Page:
Thursday, 30 September 2010

Australian IT industry has published a white paper on ICT as a low carbon enabler

The Australian Information Industry Association (AIIA) has produced a white paper (actually more of a report, given it’s 69 pages) to put the message across that ICT innovations will deliver significant CO2 reductions for Australia.

The AIIA has identified five major priority areas that focus on the delivery of a high technology, low carbon future for Australia:

1) The Australian Government should work with the technology industry to identify and resource key programs that will encourage the rapid take-up of smart ICT-based technologies.

2) Australian state governments should make adoption of the digital economy a key priority in their development programs and embrace CO2 reduction strategies in their policies.

3) The Australian business sector should demonstrate global leadership in its adoption of ICT for the reduction of carbon emissions.

4) The local ICT industry should promote products and services for the reduction of energy across the economy.

5) All sectors and government agencies should develop specific agreed action plans through a national ICT Sustainability Summit event early in 2011.

This report, which looks at the best ICT enablement opportunities, is based on a number of other reports and papers on the subject. The AIIA identified over 30 such sources and has referenced six key reports in the white paper, including the Smart 2020 report from The Climate Group and GeSI and the Ten Point Checklist ICT and Environment published by the OECD.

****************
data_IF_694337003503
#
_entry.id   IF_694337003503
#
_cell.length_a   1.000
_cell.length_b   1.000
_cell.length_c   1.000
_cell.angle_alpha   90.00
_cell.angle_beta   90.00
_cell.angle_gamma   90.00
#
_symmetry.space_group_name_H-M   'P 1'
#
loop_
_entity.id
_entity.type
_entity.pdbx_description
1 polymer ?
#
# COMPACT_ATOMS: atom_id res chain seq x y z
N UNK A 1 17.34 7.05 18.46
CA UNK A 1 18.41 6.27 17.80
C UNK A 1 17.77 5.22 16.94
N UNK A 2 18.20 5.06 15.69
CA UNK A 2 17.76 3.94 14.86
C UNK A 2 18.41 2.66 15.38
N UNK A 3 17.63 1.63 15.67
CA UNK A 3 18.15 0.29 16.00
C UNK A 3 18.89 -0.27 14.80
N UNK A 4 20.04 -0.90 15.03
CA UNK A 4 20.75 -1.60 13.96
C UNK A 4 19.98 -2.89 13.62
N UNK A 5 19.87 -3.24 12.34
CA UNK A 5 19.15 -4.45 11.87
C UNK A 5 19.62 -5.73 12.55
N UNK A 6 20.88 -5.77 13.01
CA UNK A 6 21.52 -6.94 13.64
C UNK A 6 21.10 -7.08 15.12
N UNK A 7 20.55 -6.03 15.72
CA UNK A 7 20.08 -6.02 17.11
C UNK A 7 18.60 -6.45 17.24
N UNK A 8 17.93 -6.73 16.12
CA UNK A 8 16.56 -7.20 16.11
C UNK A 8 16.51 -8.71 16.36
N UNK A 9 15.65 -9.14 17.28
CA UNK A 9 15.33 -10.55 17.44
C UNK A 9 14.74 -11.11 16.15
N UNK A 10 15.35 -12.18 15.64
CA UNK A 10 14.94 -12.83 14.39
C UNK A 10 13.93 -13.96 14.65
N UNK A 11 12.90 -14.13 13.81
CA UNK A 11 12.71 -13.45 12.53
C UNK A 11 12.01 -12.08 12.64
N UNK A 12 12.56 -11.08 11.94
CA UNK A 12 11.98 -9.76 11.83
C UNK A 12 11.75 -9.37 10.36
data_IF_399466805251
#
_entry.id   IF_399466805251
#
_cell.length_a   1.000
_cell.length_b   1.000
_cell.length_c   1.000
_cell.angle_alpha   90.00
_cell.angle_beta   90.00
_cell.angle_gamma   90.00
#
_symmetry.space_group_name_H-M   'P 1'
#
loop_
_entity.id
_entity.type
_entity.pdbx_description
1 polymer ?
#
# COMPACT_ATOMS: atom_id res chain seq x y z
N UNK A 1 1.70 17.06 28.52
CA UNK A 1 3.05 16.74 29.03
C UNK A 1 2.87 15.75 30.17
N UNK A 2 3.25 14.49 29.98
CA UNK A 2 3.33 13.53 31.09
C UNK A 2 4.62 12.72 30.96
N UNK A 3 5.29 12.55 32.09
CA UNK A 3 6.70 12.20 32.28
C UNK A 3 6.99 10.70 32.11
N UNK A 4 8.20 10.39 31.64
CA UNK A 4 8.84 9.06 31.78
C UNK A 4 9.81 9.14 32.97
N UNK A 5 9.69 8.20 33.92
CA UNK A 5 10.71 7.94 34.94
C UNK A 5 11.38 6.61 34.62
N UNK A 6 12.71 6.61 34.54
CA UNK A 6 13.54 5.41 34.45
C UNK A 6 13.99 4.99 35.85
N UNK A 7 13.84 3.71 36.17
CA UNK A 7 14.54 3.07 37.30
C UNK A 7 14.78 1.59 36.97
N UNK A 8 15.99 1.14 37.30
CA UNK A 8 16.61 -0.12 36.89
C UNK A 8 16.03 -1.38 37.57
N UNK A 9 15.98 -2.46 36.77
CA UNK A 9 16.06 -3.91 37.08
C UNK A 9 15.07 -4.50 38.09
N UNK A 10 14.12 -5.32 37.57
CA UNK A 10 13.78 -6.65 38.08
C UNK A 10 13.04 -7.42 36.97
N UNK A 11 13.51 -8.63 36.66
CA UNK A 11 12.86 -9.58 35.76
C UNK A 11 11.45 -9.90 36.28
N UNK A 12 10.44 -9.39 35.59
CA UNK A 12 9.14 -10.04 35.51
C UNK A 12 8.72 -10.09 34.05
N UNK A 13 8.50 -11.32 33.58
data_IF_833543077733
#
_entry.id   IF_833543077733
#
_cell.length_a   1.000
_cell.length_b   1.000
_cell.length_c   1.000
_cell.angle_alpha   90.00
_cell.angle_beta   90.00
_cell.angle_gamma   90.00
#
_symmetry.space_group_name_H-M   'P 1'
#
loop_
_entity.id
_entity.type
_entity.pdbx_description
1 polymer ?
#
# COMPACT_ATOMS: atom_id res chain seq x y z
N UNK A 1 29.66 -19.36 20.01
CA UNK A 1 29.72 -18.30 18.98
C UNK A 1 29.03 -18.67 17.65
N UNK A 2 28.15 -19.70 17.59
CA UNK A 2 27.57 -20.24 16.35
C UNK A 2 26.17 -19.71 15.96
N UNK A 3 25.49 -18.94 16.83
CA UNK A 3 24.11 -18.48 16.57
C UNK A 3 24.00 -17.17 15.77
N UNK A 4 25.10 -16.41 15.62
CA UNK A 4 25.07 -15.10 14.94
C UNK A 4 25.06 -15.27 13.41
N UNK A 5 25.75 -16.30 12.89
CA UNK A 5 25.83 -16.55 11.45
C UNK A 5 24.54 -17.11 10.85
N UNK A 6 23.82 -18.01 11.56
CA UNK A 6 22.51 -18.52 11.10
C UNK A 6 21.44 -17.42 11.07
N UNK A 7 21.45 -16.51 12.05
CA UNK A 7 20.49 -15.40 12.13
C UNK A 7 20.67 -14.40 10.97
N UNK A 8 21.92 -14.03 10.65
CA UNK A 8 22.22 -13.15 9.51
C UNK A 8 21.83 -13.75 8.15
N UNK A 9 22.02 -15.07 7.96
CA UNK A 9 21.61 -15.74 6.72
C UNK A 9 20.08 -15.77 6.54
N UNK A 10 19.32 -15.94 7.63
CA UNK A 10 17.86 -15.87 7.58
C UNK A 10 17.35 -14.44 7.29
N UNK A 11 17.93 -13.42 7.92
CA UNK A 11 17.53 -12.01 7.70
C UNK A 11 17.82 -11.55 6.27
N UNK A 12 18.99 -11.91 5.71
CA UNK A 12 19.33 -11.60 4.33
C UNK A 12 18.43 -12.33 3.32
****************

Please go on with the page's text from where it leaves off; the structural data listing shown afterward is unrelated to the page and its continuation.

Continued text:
The conclusion from the analysis is that there are seven main areas where ICT can make a significant contribution to reducing Australia’s greenhouse gas emissions:

• Green ICT. The ICT industry itself is a significant consumer of energy and generator of e-waste. Products need to be sustainably designed and managed to impact less on the environment. The implementation of a National Broadband Network (NBN) is seen as a means to improved efficiencies.

• Energy Production and Distribution. Smart grids and smart metering will become increasingly important, offering the ability to use and distribute electricity more intelligently and cost-effectively.

• Transport and Logistics.  Much more can be done around Supply Chain Management (SCM), particularly in facilitating open communication channels between transportation networks.

• Building Management Systems. The inefficient heating and cooling systems of commercial, industrial and domestic buildings is one of the key areas of potential improvement.

• Industrial Processes. Additional efficiency gains are now available through advanced process control initiatives, using intelligent ICT analytics to provide real-time feedback to maximise equipment effectiveness and overall efficiencies.

• Health. ICT-enabled improvements through the use of such technologies as remote diagnostics and electronic patient records.

• Education. By offering the ability to deliver, assess
and monitor educational training in a more efficient and effective manner, ICT provides a more sustainable model for the industry.

There’s a lot more detail on each of these areas in the report, which is available here.


I like this research partly because it doesn’t re-invent the wheel. Much of the basis for the analysis is well known – the Smart 2020 report, for example, was published over two years ago. What this paper does is focus on the known areas where ICT can enable a greener economy and puts them in the Australian context, both in terms of potential impact and the relevance to current and future legislation. Let’s hope the new government will pay attention.

© The Green IT Review

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